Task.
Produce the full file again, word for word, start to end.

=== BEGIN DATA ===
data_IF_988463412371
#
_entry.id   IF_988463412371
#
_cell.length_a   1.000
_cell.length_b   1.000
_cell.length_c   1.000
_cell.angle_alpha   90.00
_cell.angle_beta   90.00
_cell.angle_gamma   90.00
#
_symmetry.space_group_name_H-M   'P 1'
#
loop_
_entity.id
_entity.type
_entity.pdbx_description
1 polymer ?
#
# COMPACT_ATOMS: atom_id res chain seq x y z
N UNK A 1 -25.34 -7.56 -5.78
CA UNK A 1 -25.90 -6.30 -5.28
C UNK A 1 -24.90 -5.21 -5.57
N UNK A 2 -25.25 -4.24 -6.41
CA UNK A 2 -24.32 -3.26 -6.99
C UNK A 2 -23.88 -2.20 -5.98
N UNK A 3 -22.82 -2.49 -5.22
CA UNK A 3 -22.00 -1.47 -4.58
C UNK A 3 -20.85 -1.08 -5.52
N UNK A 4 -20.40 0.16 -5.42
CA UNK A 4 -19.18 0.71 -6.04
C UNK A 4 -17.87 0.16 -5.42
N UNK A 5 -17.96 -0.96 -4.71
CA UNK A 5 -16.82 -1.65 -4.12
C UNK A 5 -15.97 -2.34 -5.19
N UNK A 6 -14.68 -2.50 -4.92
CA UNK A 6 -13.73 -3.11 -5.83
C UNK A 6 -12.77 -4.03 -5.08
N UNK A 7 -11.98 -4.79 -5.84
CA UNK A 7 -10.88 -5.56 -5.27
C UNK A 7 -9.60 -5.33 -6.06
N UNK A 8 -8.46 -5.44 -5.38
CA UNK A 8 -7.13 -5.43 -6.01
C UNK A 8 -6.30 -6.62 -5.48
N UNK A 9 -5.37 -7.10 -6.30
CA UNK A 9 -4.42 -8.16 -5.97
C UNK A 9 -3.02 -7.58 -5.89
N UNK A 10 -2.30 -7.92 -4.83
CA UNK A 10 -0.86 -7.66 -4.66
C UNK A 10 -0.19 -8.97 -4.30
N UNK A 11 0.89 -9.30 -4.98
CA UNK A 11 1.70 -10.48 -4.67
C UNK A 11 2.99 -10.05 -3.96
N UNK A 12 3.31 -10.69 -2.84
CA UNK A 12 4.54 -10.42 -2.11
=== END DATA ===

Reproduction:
data_IF_988463412371
#
_entry.id   IF_988463412371
#
_cell.length_a   1.000
_cell.length_b   1.000
_cell.length_c   1.000
_cell.angle_alpha   90.00
_cell.angle_beta   90.00
_cell.angle_gamma   90.00
#
_symmetry.space_group_name_H-M   'P 1'
#
loop_
_entity.id
_entity.type
_entity.pdbx_description
1 polymer ?
#
# COMPACT_ATOMS: atom_id res chain seq x y z
N UNK A 1 -25.34 -7.56 -5.78
CA UNK A 1 -25.90 -6.30 -5.28
C UNK A 1 -24.90 -5.21 -5.57
N UNK A 2 -25.25 -4.24 -6.41
CA UNK A 2 -24.32 -3.26 -6.99
C UNK A 2 -23.88 -2.20 -5.98
N UNK A 3 -22.82 -2.49 -5.22
CA UNK A 3 -22.00 -1.47 -4.58
C UNK A 3 -20.85 -1.08 -5.52
N UNK A 4 -20.40 0.16 -5.42
CA UNK A 4 -19.18 0.71 -6.04
C UNK A 4 -17.87 0.16 -5.42
N UNK A 5 -17.96 -0.96 -4.71
CA UNK A 5 -16.82 -1.65 -4.12
C UNK A 5 -15.97 -2.34 -5.19
N UNK A 6 -14.68 -2.50 -4.92
CA UNK A 6 -13.73 -3.11 -5.83
C UNK A 6 -12.77 -4.03 -5.08
N UNK A 7 -11.98 -4.79 -5.84
CA UNK A 7 -10.88 -5.56 -5.27
C UNK A 7 -9.60 -5.33 -6.06
N UNK A 8 -8.46 -5.44 -5.38
CA UNK A 8 -7.13 -5.43 -6.01
C UNK A 8 -6.30 -6.62 -5.48
N UNK A 9 -5.37 -7.10 -6.30
CA UNK A 9 -4.42 -8.16 -5.97
C UNK A 9 -3.02 -7.58 -5.89
N UNK A 10 -2.30 -7.92 -4.83
CA UNK A 10 -0.86 -7.66 -4.66
C UNK A 10 -0.19 -8.97 -4.30
N UNK A 11 0.89 -9.30 -4.98
CA UNK A 11 1.70 -10.48 -4.67
C UNK A 11 2.99 -10.05 -3.96
N UNK A 12 3.31 -10.69 -2.84
CA UNK A 12 4.54 -10.42 -2.11